How to snack like a local at the Rio Olympics

If you have travelled to Brazil for the Rio Olympics you will definitely find the time to enjoy the beautiful city of Rio de Janeiro. While meandering through streets, walking along Copacabana beach or visiting the pão de açucar, at some point, you will need something to snack on. The culinary delights that Brazil has to offer are endless, but what should you eat for a quick snack? And, how do you order it?

(If you are enjoyng the Rio Olympics from the comfort of your own home you can make some of these delicious snacks for everyone to enjoy!)

A common place to stop for a snack is a lanchonete, snack bar. Or, one of the many beach stands. Anywhere you go, you are likely to find the same snacks. Here are some MUST-TRY snacks.

Caipirinha
Everybody has heard of the Brazilian drink, caipirnha, probably your local bar is now serving it. But, while in Rio you HAVE to drink at least one. Grab one at Copacabana or Ipanema beaches, breathing in the salty sea air, squishing your toes in the sand and brushing off the constant bombardment of beach vendors.

The traditional capirinha is made with cachaça and lime, but nowadays there is a myriad of different caipirinha options. You can have it with vodka or cachaça, lime, passion fruit, pineapple, strawberry…the list goes on. So, how do you order the traditional caipirinha?

how to order caipirinha in portuguese

I suggest you stick to the cachaça. If you want a different fruit just substitute the limão with: abacaxi (pineapple) or morango (strawberries) or maracuja (passion fruit).

And, if one capirinha is not enough (which, it is likely not to be). Just say: “mais uma, por favor.”

CLICK HERE for the traditional recipe! And HERE for one made with blackberries!

Pão de Queijo
These are all the rave in the USA at the moment. But, you have to try the real deal. Anywhere you go in Brazil you will find pão de queijo. Any lanchonete, padaria or beach stand will serve them. Sometimes you will find large single serving pão de queijo and other times they will be small bite-sized. There is no difference between the two in flavor, just the way you order.

Brazilian Cheese Bread

If there are large pão de queijo being sold you will ask for how many you would like, um, dois, tres or quatro.

You: Eu queria um pão de queijo, por favor. (I’d like one pão de queijo, please).

OR

You: Eu queria dois/três/quatro pães de queijo, por favor. (I’d like two/three/four pães de queijo, please).

Now, if the padaria or lanchonete is serving bite-sized pão de queijo, you will need to order by weight. Remember, in Brazil we use the metric system, so you will be ordering in grams. Don’t panic, it is not that difficult. Let’s see how it is done.

You. Eu queria 100g (cem gramas) de pão de queijo, por favor. (I’d like 100g of pão de queijo, please).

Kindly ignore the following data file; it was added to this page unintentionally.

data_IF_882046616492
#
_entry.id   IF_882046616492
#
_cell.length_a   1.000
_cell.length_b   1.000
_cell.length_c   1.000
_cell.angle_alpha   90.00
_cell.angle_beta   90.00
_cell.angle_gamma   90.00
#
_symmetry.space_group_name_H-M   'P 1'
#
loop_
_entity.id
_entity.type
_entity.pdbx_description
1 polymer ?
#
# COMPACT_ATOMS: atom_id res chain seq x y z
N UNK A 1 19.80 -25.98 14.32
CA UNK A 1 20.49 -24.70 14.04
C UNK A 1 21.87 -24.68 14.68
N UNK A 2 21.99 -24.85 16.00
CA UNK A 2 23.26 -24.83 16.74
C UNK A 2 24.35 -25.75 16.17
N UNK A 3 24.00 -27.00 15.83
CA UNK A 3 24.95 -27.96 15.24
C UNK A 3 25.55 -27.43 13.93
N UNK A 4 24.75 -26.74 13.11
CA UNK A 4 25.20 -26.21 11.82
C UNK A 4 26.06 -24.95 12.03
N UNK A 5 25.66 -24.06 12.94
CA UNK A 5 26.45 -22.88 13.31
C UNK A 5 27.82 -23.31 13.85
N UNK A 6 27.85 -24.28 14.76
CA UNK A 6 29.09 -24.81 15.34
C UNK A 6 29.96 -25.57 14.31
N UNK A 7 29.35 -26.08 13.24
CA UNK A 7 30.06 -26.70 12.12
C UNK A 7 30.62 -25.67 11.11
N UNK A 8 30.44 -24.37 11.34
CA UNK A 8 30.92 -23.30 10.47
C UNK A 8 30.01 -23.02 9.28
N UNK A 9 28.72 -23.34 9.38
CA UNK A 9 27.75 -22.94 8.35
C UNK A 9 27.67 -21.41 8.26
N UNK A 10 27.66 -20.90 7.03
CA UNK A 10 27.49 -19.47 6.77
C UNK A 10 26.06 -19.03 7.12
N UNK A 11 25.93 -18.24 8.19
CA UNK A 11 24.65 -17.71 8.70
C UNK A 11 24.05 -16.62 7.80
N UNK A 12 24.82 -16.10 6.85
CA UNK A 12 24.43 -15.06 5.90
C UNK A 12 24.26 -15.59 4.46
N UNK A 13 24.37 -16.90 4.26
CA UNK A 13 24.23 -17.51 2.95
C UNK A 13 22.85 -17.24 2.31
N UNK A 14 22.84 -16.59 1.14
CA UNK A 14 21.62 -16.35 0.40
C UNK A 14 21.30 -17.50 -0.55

Simple, right? 100g of bite-sized pão de queijo will be about 10 units. Think of each one as weighing 10g.

Now you’re ready to go onto the streets of Rio and order pão de queijo like a local.

CLICK HERE for recipe #1! And HERE for the blender recipe!

Empadinha de frango
Finally, we have a popular Brazilian snack that you may not have heard of. The empadinha is a small, cupcake sized, pie. Popular fillings are frango (chicken), palmito (hearts of palm) and queijo (cheese). You will find this common snack anywhere. Brazilians like to eat it with an expresso or cappuccino. Let’s learn how to order an empadinha and how to find out what the filling is.

Chicken Pie

How to ask what the fillings are:

You: Essas empadinhas são de quê?

And ordering:

You: Eu queria uma empadinha de frango/palmito/queijo, por favor.

Now go out, grab an empadinha and a coffee!

CLICK HERE for my delicious recipe!

Coxinha
Another popular coffee time snack: coxinha. Translated this means ‘little thigh’. You will be able to easily identify it in any display window as it is shaped like a chicken thigh. This is a deep-fried chicken and potato snack. Shredded and seasoned chicken is wrapped with pureed potato, rolled in breadcrumbs and deep-fried. What could be tastier than that? Sometimes you will find the whole drumstick wrapped in pureed potato, but I recommend going for the more common one with the shredded chicken.

How to order? Just ask for a coxinha as we have practiced with the other snacks.
Brazilian Coxinha

Pudim
If all of these savory snacks are getting a little bit too much for you, head over to the sweets section and pick out this delicious dessert. Pudim is a Brazilian staple and is a must-have. It is a flan-like dessert made from condensed milk, milk and eggs. Accompanied with a delicious caramel sauce, it is eaten cold.

condensed milk pudding

CLICK HERE for the recipe!

Pastel com caldo de cana
If you pass-by anywhere that is selling pastel STOOOOOOOOOOOP! You will want to go and get one of these popular Brazilian street foods. Commonly, pastel is sold at the neighborhood vegetable street markets or feiras.

So, what is pastel? Well, it is a light, deep-fried, pastry that is filled with any kind of filling you can imagine, cheese, ground beef, hearts of palm, escarole, pumpkin, jerked beef, just to name a few. You can even mix and match. Anything goes.

Pastel com caldo de cana

And, there you have it, some tasty snacks that you will find anywhere in Rio de Janeiro during the summer Olympics. Or snacks which you can make at home while watching the Rio Olympics on TV. And, you now know some portuguese!

Want some more snacks for all of you Rio Olympic watching? Here are some more suggestions:
Fried Manioc Balls
Feijoada (Brazilian Bean and Meat Stew)
Broa (Sweet corn breads)
Avocado ice-cream
Fried Rice Balls
Passion Fruit Mousse
Brigadeiro

We learn the most from our mistakes!